Live 105’s annual BFD pulled in some big names to the Shoreline Amphitheater on Sunday. Linkin Park, Snoop Dogg, The Strokes and 27 other bands put on a mini-festival which drew a crowd that was just as assorted.
From 11am to 11pm we were served talent from near and far. It was a busy day, with four stages each having their own theme: a jam packed dance tent, an alternative rock stage split right down the middle, a stage for local talent, and the main theater for the big leagues.
Here’s a rundown of some of the acts I saw:
Linkin Park: Definitely connected with the crowd. No matter what your feelings on the band, it’s impossible not to notice how hardcore their fans are, and there were a lot of them. LP has a knack for feeding off that genuine love and putting on a hell of a show.
Snoop Dogg: Just another performance that proves everyone loves uncle Snoop. The OG doesn’t have to move much to get the crowd going. All it takes is a gangster lean, a familiar nasally flow, and a few chants of “fuck that shit!” and “Snooooop Doooooogg” to bring out the G-funk in all of us. Playing classics like “The Next Episode,” and not-so-classics like “Sexual Seduction,” Snoop was easily the most crowd unifying act of the day.
The Strokes: Still seemingly drunk, slightly bored, and way too cool for a show like this. But that’s what we love them for, right? They opened with “Reptilia” and closed with “Is This It?” In between were a lot screaming female fans and awkward transitions into songs that were then overridden by sheer New York City cool.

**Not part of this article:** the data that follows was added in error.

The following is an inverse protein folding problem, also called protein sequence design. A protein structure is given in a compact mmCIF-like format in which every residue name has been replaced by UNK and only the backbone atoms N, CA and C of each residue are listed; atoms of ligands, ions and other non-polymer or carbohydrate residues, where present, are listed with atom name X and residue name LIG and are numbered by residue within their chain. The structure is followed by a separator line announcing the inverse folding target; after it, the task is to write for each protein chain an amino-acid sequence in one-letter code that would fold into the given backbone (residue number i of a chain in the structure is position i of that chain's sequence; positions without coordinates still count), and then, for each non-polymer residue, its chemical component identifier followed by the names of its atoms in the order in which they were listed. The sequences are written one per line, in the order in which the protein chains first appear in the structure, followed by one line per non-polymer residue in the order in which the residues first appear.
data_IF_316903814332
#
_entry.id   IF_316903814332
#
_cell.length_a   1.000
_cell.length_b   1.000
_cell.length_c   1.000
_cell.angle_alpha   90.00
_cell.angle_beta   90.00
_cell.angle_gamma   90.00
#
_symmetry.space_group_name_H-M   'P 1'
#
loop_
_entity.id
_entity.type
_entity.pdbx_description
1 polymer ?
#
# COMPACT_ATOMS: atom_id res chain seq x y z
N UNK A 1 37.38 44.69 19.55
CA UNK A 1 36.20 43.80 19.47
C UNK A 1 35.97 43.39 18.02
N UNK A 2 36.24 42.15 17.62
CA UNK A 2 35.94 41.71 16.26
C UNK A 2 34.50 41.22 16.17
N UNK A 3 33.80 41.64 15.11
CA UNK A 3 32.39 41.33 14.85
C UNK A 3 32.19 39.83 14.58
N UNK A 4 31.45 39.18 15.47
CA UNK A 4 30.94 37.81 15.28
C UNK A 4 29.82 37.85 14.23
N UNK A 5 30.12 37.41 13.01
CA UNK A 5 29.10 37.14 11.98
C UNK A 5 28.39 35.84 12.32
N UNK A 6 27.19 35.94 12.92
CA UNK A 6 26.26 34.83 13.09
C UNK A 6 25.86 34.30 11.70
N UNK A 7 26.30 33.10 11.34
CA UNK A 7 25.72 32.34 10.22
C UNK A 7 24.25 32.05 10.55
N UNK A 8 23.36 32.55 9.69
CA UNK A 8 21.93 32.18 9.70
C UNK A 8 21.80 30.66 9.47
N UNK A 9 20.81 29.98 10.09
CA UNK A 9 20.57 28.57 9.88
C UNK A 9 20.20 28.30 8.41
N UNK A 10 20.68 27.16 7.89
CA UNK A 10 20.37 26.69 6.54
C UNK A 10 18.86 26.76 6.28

Blaqk Audio: This band is half of what AFI is, literally. Davey and Jade hit the stage with dance beats and that signature singing style for an energetic, 80’s emo-electronic infusion. Very fashionable, very fun.
Cage the Elephant: The grungy crew from Kentucky opened the main stage for the evening. Ripped pants and dirty manes were a-plenty, and so were the hits. I didn’t realize how many songs they’ve snuck onto the radio and retail play lists. They’ve definitely matured as a band since last BFD, but people seem to like the songs off their original album best.
Bad Religion: The boy’s still got it. Bad Religion may have been on the older side as far as bands were concerned, but besides hair color there wasn’t much to suggest that. Mosh pits broke out to punk anthems like “Los Angeles is Burning” and “21st Century (Digital Boy)” as an electro tent bumped not too far away. Bad Religion still wears that pride and wit they’ve always shown in their music.
Innerpartysystem: Three words: Dude. Party. Rock. This trio of Warped Tour transplants is a little bit industrial and little bit rock and roll. Mix that with some mid-day yard long margaritas and you’ve got yourself a lot of people dancing.
Saint John: Officially turned the Subsonic tent into a sketchy, over packed nightclub. The entire area was an orgy of recognizable techno samples and grinding couples of all ages. I guess that’s the kind of popularity that comes with being a local radio legend.
Manchester Orchestra: A solid indie band that seemed a little down by the weather, crappy set time, and water that wouldn’t stop dripping on them from the light ballasts. They fought back, and ended with a impressive energy that showed their true potential.
As most festivals go, sacrifices were made. The Limousines or Cage the Elephant? K Flay or Neon Trees? Overpriced nachos or slowly starve?
The flip-side of that, however, is the ability to totally customize your day. It could have been a ravey dance party (“sponsored by Scion”), a head-banging marathon, or a healthy mixture of both. The talent was readily available, it was just up to the each person to put it all together.
After all, you can lead a music fan to a festival, but you can’t keep it from getting too drunk and passing out before Snoop plays “Gin and Juice.”